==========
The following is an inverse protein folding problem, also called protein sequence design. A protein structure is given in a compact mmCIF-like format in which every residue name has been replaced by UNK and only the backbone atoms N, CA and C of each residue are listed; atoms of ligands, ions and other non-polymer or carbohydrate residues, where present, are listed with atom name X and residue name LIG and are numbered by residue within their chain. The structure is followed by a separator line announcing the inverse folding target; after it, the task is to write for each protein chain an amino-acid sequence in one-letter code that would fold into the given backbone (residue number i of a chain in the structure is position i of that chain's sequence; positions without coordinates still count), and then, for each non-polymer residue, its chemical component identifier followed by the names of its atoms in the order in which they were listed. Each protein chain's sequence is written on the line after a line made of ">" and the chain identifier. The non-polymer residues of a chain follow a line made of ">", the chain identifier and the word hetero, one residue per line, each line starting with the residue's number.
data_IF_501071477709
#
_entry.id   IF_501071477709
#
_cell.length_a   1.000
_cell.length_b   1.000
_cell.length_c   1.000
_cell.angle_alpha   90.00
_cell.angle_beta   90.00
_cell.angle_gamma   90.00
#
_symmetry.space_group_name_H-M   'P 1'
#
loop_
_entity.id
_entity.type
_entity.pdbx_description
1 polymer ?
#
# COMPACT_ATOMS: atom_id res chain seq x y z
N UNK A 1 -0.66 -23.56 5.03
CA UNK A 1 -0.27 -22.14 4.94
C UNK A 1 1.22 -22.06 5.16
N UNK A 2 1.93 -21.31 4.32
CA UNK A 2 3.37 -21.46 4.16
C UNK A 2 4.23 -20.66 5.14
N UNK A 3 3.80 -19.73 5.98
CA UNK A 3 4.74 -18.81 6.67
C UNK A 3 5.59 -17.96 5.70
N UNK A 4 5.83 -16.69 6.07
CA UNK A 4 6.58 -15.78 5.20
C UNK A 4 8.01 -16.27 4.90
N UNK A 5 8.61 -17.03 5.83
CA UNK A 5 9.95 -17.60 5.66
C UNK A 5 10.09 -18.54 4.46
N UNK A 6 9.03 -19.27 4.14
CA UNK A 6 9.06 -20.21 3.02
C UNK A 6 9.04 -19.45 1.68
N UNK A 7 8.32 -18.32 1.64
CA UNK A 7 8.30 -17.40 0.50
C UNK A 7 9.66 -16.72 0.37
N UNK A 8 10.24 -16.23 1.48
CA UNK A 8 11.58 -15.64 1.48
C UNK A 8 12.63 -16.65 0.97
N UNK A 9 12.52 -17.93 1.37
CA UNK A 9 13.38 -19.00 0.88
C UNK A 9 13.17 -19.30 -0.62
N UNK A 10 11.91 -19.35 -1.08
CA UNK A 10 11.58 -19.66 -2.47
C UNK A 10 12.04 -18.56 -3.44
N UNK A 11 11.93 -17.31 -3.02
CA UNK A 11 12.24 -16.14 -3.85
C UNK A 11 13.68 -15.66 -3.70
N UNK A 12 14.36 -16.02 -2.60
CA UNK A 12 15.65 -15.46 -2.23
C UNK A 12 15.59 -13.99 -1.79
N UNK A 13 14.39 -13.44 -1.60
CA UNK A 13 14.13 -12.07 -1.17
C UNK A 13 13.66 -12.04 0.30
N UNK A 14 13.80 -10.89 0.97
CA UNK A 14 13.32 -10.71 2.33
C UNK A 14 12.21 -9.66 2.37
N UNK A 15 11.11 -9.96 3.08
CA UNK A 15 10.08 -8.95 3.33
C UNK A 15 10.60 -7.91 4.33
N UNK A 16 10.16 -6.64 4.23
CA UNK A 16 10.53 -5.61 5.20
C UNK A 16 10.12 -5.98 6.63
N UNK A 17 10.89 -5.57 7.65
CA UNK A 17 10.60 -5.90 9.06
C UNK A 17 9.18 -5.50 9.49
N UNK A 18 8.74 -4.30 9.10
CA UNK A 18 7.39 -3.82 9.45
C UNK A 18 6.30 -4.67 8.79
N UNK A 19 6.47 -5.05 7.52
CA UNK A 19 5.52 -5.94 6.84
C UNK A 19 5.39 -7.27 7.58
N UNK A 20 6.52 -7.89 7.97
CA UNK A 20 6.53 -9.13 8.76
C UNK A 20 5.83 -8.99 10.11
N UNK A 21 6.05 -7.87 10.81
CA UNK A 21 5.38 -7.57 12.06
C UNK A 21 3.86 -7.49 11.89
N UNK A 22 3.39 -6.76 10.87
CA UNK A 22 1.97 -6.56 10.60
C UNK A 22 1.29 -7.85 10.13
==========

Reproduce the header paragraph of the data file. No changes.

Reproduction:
The following is an inverse protein folding problem, also called protein sequence design. A protein structure is given in a compact mmCIF-like format in which every residue name has been replaced by UNK and only the backbone atoms N, CA and C of each residue are listed; atoms of ligands, ions and other non-polymer or carbohydrate residues, where present, are listed with atom name X and residue name LIG and are numbered by residue within their chain. The structure is followed by a separator line announcing the inverse folding target; after it, the task is to write for each protein chain an amino-acid sequence in one-letter code that would fold into the given backbone (residue number i of a chain in the structure is position i of that chain's sequence; positions without coordinates still count), and then, for each non-polymer residue, its chemical component identifier followed by the names of its atoms in the order in which they were listed. Each protein chain's sequence is written on the line after a line made of ">" and the chain identifier. The non-polymer residues of a chain follow a line made of ">", the chain identifier and the word hetero, one residue per line, each line starting with the residue's number.